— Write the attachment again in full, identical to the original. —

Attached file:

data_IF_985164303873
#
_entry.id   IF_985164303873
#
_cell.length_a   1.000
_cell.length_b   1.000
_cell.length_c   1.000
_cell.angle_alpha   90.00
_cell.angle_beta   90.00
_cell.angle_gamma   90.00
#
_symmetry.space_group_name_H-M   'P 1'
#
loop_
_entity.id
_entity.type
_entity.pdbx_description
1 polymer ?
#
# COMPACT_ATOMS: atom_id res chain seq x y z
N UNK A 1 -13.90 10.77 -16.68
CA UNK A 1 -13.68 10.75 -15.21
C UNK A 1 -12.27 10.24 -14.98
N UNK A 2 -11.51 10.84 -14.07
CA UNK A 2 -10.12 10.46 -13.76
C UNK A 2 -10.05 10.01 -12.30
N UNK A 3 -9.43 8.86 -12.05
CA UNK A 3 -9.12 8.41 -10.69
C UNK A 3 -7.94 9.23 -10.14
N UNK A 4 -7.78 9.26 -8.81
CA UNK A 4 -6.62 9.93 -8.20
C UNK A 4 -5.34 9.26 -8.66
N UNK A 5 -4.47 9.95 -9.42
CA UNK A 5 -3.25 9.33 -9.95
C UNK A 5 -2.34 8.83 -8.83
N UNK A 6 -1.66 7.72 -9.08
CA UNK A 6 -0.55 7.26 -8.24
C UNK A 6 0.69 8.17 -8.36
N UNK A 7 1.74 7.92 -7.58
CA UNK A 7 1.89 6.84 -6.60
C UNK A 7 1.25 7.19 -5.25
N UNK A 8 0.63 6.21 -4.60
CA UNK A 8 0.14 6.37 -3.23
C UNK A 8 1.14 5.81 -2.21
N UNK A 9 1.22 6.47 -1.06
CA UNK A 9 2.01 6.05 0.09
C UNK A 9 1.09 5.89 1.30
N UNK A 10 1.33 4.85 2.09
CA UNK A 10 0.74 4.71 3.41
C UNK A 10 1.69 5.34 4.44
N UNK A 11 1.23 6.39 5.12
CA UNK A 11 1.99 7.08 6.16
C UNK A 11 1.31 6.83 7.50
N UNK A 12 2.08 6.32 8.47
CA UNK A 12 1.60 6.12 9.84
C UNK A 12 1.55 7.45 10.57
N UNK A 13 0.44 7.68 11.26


data_IF_985164303873
#
_entry.id   IF_985164303873
#
_cell.length_a   1.000
_cell.length_b   1.000
_cell.length_c   1.000
_cell.angle_alpha   90.00
_cell.angle_beta   90.00
_cell.angle_gamma   90.00
#
_symmetry.space_group_name_H-M   'P 1'
#
loop_
_entity.id
_entity.type
_entity.pdbx_description
1 polymer ?
#
# COMPACT_ATOMS: atom_id res chain seq x y z
N UNK A 1 -13.90 10.77 -16.68
CA UNK A 1 -13.68 10.75 -15.21
C UNK A 1 -12.27 10.24 -14.98
N UNK A 2 -11.51 10.84 -14.07
CA UNK A 2 -10.12 10.46 -13.76
C UNK A 2 -10.05 10.01 -12.30
N UNK A 3 -9.43 8.86 -12.05
CA UNK A 3 -9.12 8.41 -10.69
C UNK A 3 -7.94 9.23 -10.14
N UNK A 4 -7.78 9.26 -8.81
CA UNK A 4 -6.62 9.93 -8.20
C UNK A 4 -5.34 9.26 -8.66
N UNK A 5 -4.47 9.95 -9.42
CA UNK A 5 -3.25 9.33 -9.95
C UNK A 5 -2.34 8.83 -8.83
N UNK A 6 -1.66 7.72 -9.08
CA UNK A 6 -0.55 7.26 -8.24
C UNK A 6 0.69 8.17 -8.36
N UNK A 7 1.74 7.92 -7.58
CA UNK A 7 1.89 6.84 -6.60
C UNK A 7 1.25 7.19 -5.25
N UNK A 8 0.63 6.21 -4.60
CA UNK A 8 0.14 6.37 -3.23
C UNK A 8 1.14 5.81 -2.21
N UNK A 9 1.22 6.47 -1.06
CA UNK A 9 2.01 6.05 0.09
C UNK A 9 1.09 5.89 1.30
N UNK A 10 1.33 4.85 2.09
CA UNK A 10 0.74 4.71 3.41
C UNK A 10 1.69 5.34 4.44
N UNK A 11 1.23 6.39 5.12
CA UNK A 11 1.99 7.08 6.16
C UNK A 11 1.31 6.83 7.50
N UNK A 12 2.08 6.32 8.47
CA UNK A 12 1.60 6.12 9.84
C UNK A 12 1.55 7.45 10.57
N UNK A 13 0.44 7.68 11.26